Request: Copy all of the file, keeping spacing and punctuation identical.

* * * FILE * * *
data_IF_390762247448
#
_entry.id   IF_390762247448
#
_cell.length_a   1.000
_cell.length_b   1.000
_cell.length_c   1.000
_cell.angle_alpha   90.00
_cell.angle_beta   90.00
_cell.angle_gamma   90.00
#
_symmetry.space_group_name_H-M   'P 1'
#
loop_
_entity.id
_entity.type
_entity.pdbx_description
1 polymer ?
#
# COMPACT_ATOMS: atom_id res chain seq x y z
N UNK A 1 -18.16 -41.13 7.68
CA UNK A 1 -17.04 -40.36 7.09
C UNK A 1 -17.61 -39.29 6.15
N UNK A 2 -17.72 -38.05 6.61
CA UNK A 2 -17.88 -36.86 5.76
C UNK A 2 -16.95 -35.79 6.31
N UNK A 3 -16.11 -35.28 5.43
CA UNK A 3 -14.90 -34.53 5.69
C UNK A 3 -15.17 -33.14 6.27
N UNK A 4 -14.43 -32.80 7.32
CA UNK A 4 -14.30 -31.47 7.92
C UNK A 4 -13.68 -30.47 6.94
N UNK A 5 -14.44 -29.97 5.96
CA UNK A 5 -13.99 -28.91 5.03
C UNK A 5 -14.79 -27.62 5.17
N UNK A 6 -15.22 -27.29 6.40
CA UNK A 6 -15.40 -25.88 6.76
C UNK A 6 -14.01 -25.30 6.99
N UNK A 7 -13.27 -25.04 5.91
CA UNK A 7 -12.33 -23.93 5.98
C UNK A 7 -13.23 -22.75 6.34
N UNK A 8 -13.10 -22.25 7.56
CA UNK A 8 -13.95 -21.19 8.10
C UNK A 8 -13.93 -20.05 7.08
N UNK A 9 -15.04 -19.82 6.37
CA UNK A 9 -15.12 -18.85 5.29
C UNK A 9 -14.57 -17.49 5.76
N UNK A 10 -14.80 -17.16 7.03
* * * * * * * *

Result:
data_IF_390762247448
#
_entry.id   IF_390762247448
#
_cell.length_a   1.000
_cell.length_b   1.000
_cell.length_c   1.000
_cell.angle_alpha   90.00
_cell.angle_beta   90.00
_cell.angle_gamma   90.00
#
_symmetry.space_group_name_H-M   'P 1'
#
loop_
_entity.id
_entity.type
_entity.pdbx_description
1 polymer ?
#
# COMPACT_ATOMS: atom_id res chain seq x y z
N UNK A 1 -18.16 -41.13 7.68
CA UNK A 1 -17.04 -40.36 7.09
C UNK A 1 -17.61 -39.29 6.15
N UNK A 2 -17.72 -38.05 6.61
CA UNK A 2 -17.88 -36.86 5.76
C UNK A 2 -16.95 -35.79 6.31
N UNK A 3 -16.11 -35.28 5.43
CA UNK A 3 -14.90 -34.53 5.69
C UNK A 3 -15.17 -33.14 6.27
N UNK A 4 -14.43 -32.80 7.32
CA UNK A 4 -14.30 -31.47 7.92
C UNK A 4 -13.68 -30.47 6.94
N UNK A 5 -14.44 -29.97 5.96
CA UNK A 5 -13.99 -28.91 5.03
C UNK A 5 -14.79 -27.62 5.17
N UNK A 6 -15.22 -27.29 6.40
CA UNK A 6 -15.40 -25.88 6.76
C UNK A 6 -14.01 -25.30 6.99
N UNK A 7 -13.27 -25.04 5.91
CA UNK A 7 -12.33 -23.93 5.98
C UNK A 7 -13.23 -22.75 6.34
N UNK A 8 -13.10 -22.25 7.56
CA UNK A 8 -13.95 -21.19 8.10
C UNK A 8 -13.93 -20.05 7.08
N UNK A 9 -15.04 -19.82 6.37
CA UNK A 9 -15.12 -18.85 5.29
C UNK A 9 -14.57 -17.49 5.76
N UNK A 10 -14.80 -17.16 7.03